Age-Related Concomitants of Obtaining Mental Health Care in Adulthood
Abstract:Objective: To examine the associations between predisposing and need factors and receipt of mental health care and to examine age as a moderator of these associations. Methods: Participants (N=521) were surveyed as part of a larger study on health and adaptation. Results: Obtaining mental health care was predicted by more reliance on approach coping, and more depressive and medical symptoms. Interactions of age x depressive symptoms and age x gender revealed that middle-aged adults with more depressive symptoms and middle-aged men were less likely to obtain care. Conclusions: Middle-aged men and middle-aged adults with depression may not be obtaining needed mental health care.
Document Type: Research Article
Affiliations: 1: VA Palo Alto GRECC, Palo Alto, CA, USA. Erin.Woodhead@sjsu.edu 2: VA Palo Alto Center for Health Care Evaluation and Stanford University, Menlo Park, CA, USA 3: University of Washington Department of Psychology, Seattle, WA, USA
Publication date: 2013-03-01
The American Journal of Health Behavior seeks to improve the quality of life through multidisciplinary health efforts in fostering a better understanding of the multidimensional nature of both individuals and social systems as they relate to health behaviors.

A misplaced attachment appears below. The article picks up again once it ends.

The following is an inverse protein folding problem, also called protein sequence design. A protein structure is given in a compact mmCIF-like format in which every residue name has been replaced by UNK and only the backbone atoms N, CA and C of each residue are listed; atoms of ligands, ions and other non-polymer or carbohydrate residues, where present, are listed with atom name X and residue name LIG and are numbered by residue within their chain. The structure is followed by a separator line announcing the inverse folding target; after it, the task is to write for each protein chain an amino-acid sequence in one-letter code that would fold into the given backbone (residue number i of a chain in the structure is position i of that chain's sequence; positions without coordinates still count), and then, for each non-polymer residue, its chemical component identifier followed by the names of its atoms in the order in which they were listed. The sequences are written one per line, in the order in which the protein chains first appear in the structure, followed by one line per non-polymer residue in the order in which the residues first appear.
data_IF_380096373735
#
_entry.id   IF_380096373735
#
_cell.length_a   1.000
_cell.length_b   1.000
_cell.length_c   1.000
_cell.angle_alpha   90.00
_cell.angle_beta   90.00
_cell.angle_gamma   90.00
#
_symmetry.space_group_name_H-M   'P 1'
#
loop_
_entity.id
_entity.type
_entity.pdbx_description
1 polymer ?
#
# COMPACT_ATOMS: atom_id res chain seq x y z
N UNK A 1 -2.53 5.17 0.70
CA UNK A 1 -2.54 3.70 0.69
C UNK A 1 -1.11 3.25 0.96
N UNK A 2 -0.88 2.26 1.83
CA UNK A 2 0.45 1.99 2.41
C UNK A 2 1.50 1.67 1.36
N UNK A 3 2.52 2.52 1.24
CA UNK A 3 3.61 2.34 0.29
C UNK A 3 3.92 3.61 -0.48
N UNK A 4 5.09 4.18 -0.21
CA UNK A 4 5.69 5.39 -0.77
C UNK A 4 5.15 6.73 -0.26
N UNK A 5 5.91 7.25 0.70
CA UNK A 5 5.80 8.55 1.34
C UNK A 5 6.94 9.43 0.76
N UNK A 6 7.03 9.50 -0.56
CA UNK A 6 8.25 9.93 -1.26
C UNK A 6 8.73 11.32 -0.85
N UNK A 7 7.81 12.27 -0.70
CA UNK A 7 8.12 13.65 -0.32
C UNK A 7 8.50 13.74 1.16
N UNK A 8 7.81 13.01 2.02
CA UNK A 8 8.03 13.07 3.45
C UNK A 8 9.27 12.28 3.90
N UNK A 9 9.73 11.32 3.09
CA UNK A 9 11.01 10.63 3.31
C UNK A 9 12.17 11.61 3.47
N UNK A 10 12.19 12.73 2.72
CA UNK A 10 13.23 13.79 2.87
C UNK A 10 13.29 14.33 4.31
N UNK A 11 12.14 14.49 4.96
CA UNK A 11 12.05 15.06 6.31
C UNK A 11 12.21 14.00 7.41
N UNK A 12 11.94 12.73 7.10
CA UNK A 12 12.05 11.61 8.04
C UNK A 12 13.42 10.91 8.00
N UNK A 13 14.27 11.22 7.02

The Journal aims to provide a comprehensive understanding of the impact of personal attributes, personality characteristics, behavior patterns, social structure, and processes on health maintenance, health restoration, and health improvement; to disseminate knowledge of holistic, multidisciplinary approaches to designing and implementing effective health programs; and to showcase health behavior analysis skills that have been proven to affect health improvement and recovery.
- Editorial Board
- Information for Authors
- Submit a Paper
- Subscribe to this Title
- Review Board
- Reprints and Permissions
- Ingenta Connect is not responsible for the content or availability of external websites